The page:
Terps, Williams try to live in moment Coach to juggle lineup based on productivity

January 10, 1998|By Paul McMullen | Paul McMullen,SUN STAFF

RALEIGH, N.C. -- Today marks the middle of the regular season for Maryland's basketball team, and coach Gary Williams is still fine-tuning his rotation.

The Terps thought they were going to have to go big to beat No. 13 Florida State on Wednesday. But when the Seminoles got in foul trouble, Maryland iced its first Atlantic Coast Conference victory of the season with a lineup that included three guards and lean Laron Profit seemingly out of position at power forward.

That sounds like a combination that would serve the Terps well today (noon, ESPN), when they play at North Carolina State, one of the smallest and most patient teams in the ACC. It's rarely that simple, however, for a team that has started two point guards and waited on the education of four freshmen.

"This isn't like a football game, where they script the first 18 plays," Williams said. "You've got to read who's playing well and go from there. Basketball is such an up-and-down game, each night the five that are playing well might be different. Even though you've got a starting lineup, you've got to match up."

For the first time since a disturbing Dec. 8 loss to George Washington, the first five could include Terrell Stokes, the junior point guard who was benched in favor of senior Matt Kovarik.

Stokes had 10 points, three assists and no turnovers against Florida State; Kovarik didn't attempt a shot, committed four turnovers and had one assist. Before yesterday's practice at Cole Field House, Williams said he wasn't sure who would start today, but Stokes thought he would get another shot.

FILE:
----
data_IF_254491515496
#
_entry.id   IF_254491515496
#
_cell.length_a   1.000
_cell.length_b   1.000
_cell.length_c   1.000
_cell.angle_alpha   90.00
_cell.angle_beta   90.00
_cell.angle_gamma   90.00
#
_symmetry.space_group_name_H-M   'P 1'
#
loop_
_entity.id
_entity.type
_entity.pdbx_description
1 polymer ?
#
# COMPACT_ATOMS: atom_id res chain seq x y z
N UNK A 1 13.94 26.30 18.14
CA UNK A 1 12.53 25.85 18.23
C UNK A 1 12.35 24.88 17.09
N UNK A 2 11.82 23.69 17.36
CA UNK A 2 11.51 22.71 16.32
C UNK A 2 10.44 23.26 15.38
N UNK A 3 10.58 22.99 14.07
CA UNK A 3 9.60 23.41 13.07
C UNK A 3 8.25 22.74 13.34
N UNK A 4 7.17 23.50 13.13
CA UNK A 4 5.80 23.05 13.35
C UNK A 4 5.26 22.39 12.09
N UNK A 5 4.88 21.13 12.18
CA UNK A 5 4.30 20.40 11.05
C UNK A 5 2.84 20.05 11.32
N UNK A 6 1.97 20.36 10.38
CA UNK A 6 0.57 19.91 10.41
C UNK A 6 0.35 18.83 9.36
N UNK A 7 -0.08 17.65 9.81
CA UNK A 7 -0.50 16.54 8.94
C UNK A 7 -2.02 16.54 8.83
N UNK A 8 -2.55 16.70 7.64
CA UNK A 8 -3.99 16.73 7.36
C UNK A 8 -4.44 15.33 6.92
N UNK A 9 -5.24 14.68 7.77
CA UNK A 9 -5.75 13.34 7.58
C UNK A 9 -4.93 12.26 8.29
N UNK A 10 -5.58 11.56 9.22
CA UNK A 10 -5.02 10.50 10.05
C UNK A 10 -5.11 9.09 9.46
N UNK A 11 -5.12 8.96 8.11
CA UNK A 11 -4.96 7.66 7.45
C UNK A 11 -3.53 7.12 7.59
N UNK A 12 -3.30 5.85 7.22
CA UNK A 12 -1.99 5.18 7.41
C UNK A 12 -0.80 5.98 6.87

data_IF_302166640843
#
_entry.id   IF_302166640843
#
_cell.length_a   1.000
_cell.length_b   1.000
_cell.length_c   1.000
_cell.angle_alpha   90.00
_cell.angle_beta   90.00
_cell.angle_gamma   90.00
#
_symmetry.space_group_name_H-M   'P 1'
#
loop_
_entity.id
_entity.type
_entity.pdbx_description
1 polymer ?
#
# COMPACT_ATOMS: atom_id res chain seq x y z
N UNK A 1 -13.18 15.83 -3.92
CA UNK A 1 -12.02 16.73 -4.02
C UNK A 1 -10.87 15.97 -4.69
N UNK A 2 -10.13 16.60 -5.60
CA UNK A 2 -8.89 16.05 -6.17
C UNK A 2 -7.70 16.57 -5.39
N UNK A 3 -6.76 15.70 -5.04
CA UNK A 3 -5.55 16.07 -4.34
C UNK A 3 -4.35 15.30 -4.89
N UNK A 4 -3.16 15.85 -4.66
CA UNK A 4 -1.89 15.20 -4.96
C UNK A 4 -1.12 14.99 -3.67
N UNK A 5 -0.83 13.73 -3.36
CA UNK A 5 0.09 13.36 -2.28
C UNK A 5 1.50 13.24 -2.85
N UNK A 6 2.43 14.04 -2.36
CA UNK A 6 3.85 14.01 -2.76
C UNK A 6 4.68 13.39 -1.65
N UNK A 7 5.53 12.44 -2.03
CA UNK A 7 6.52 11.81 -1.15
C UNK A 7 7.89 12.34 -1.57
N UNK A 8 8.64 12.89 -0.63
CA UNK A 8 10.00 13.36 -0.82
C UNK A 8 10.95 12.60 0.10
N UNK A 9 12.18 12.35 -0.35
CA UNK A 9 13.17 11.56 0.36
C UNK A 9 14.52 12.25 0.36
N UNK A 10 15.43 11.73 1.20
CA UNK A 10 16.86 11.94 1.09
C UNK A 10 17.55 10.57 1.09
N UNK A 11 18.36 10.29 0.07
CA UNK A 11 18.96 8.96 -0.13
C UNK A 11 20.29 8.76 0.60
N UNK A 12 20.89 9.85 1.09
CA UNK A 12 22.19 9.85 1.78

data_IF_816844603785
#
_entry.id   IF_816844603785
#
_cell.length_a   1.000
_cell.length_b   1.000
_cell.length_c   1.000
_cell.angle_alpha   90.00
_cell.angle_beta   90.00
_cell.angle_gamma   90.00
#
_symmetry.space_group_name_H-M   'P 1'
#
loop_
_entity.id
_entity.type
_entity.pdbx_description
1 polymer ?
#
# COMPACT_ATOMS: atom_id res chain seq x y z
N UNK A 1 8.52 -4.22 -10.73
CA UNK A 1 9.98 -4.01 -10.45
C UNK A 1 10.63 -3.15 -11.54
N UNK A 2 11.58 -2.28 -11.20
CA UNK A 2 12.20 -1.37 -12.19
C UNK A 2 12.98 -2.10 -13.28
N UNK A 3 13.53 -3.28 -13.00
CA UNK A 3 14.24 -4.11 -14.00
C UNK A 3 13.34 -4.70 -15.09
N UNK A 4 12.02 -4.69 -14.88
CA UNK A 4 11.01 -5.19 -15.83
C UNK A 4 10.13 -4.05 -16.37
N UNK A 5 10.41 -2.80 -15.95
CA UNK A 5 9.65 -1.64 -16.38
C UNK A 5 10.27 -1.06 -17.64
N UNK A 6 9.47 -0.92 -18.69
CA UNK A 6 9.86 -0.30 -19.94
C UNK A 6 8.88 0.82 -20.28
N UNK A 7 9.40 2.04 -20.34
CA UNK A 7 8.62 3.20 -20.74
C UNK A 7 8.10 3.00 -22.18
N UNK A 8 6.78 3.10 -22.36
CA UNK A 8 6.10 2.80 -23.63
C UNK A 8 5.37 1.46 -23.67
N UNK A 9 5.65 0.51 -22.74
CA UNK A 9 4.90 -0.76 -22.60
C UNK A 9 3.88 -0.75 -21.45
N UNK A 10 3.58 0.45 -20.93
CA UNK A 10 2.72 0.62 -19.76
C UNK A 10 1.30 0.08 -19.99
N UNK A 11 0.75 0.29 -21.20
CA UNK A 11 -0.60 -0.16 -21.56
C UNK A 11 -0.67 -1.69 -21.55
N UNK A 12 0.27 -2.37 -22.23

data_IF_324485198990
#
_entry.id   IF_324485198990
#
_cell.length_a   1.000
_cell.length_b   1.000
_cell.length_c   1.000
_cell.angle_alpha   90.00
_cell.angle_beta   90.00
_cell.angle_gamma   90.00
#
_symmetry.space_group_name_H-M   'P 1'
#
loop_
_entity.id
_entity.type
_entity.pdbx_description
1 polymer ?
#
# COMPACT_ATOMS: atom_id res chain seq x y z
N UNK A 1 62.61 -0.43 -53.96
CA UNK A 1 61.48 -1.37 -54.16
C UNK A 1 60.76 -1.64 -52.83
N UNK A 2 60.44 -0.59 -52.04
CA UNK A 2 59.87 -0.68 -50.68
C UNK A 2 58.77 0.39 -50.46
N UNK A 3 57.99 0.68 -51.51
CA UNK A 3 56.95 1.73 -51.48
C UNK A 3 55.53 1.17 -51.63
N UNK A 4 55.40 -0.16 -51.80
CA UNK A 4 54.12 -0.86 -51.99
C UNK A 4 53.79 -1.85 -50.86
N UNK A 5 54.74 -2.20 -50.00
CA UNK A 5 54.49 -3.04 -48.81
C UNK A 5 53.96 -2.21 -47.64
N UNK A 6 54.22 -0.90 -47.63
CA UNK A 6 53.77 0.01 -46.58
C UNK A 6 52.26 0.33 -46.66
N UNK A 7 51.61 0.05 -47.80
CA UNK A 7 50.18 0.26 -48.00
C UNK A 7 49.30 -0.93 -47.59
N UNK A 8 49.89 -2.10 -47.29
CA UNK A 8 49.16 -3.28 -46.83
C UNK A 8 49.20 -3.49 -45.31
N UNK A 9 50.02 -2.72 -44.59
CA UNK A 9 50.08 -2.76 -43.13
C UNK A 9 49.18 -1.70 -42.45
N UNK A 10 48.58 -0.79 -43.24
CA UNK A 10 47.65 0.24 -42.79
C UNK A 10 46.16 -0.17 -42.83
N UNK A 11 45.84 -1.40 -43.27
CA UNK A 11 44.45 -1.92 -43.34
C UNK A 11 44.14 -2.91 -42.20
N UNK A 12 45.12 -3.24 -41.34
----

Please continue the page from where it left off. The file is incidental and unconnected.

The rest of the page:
"I think so," Stokes said when asked if he would start against the Wolfpack (9-4, 1-2). "If I don't, it won't change the way I play."

Any point guard controversy is lost on Williams.

"People keep talking about who's starting at the point, but the important thing is that both can play, and both can play at the same time," Williams said. "They aren't the only ones who can start the offense.

"Laron [Profit] started four or five offensive plays in the second half as the point guard the other night, and that was with Terrell or Matt in the game. That's a different set we want to look at. That takes advantage of [Profit] being 6-6 at the point."

Maryland (8-5, 1-2) needs its veterans to be as flexible as possible, because Williams is favoring an eight-man rotation. He used only seven in the second half against Florida State, when freshman forward Terence Morris, who is still adjusting from the pivot to the perimeter, never came off the bench.

A 6-foot-8 high school All-American from Frederick, Morris has been caught flat-footed on defense.

"[Morris] didn't do anything that game to hurt himself," Williams said. "That's just the way that game went."

While 7-foot center Mike Mardesich is coming off of his most active game of the season, forward LaRon Cephas has seen only garbage time the past three games. The other freshman, Juan Dixon, joined the Terps at the end of the first semester, and the guard from Calvert Hall has accepted the fact that he'll be redshirted.

"That's in his best interest," Williams said. "Unless he can play 15-20 minutes a game, why play this season? It's tough when you don't know everything that we're doing, but he's made us a better team in practice. I'm not sure part of the way we played against Florida State was the fact that Juan is so tough to cover."

Over the past two days, Dixon has played the part of C. C. Harrison, the N.C. State guard who's one of the best one-on-one players in the ACC. Wolfpack coach Herb Sendek has gone with three guards and two freshmen, Ron Kelley at center and Kenny Inge at forward. They must stop the post play of Obinna Ekezie and Rodney Elliott.

Maryland has won the past three meetings at Reynolds Coliseum, and it needs another one, since No. 1 North Carolina is up next at Cole on Wednesday.

Pub Date: 1/10/98

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